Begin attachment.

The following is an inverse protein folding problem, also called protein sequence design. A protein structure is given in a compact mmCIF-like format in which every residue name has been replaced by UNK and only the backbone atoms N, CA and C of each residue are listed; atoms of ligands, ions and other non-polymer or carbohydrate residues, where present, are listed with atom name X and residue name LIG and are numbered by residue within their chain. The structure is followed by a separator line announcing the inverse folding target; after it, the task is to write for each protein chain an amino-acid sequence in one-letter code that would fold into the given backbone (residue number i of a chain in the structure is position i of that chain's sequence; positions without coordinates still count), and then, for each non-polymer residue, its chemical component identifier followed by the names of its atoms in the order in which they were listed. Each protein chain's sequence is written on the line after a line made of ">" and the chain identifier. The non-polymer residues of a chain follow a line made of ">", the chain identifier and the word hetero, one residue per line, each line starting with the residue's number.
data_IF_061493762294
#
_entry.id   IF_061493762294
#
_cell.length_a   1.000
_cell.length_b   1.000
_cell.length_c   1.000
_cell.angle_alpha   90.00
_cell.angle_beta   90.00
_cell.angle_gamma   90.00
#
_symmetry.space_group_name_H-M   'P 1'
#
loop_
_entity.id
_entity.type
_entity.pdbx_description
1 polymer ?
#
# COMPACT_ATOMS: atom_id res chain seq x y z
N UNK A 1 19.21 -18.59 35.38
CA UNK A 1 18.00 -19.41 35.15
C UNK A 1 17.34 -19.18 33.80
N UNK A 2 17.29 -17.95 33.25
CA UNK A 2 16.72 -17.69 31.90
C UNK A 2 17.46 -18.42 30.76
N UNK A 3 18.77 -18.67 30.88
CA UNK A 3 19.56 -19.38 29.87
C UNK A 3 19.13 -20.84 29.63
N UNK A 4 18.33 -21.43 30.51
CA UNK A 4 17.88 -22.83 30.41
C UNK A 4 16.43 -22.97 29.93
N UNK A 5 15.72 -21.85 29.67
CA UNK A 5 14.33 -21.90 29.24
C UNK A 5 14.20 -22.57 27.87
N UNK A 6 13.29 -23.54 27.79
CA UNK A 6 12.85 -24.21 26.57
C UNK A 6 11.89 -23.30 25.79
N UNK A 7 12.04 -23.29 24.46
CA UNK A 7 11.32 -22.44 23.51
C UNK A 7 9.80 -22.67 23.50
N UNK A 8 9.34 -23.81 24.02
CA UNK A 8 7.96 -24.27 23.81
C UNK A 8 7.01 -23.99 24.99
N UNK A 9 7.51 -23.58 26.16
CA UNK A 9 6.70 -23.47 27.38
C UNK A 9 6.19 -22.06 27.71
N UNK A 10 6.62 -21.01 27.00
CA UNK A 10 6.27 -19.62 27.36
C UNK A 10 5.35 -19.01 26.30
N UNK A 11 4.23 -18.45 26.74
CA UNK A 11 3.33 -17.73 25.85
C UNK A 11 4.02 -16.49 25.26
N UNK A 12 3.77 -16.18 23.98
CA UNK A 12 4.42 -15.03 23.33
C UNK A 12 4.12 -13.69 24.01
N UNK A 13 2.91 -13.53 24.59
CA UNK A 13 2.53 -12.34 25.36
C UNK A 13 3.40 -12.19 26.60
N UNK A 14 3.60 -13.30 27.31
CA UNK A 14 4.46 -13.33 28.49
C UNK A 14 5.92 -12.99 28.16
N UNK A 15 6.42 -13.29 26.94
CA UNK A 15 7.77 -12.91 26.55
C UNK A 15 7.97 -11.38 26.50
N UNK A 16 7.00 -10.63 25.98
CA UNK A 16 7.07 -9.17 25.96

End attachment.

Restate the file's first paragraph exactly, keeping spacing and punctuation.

The following is an inverse protein folding problem, also called protein sequence design. A protein structure is given in a compact mmCIF-like format in which every residue name has been replaced by UNK and only the backbone atoms N, CA and C of each residue are listed; atoms of ligands, ions and other non-polymer or carbohydrate residues, where present, are listed with atom name X and residue name LIG and are numbered by residue within their chain. The structure is followed by a separator line announcing the inverse folding target; after it, the task is to write for each protein chain an amino-acid sequence in one-letter code that would fold into the given backbone (residue number i of a chain in the structure is position i of that chain's sequence; positions without coordinates still count), and then, for each non-polymer residue, its chemical component identifier followed by the names of its atoms in the order in which they were listed. Each protein chain's sequence is written on the line after a line made of ">" and the chain identifier. The non-polymer residues of a chain follow a line made of ">", the chain identifier and the word hetero, one residue per line, each line starting with the residue's number.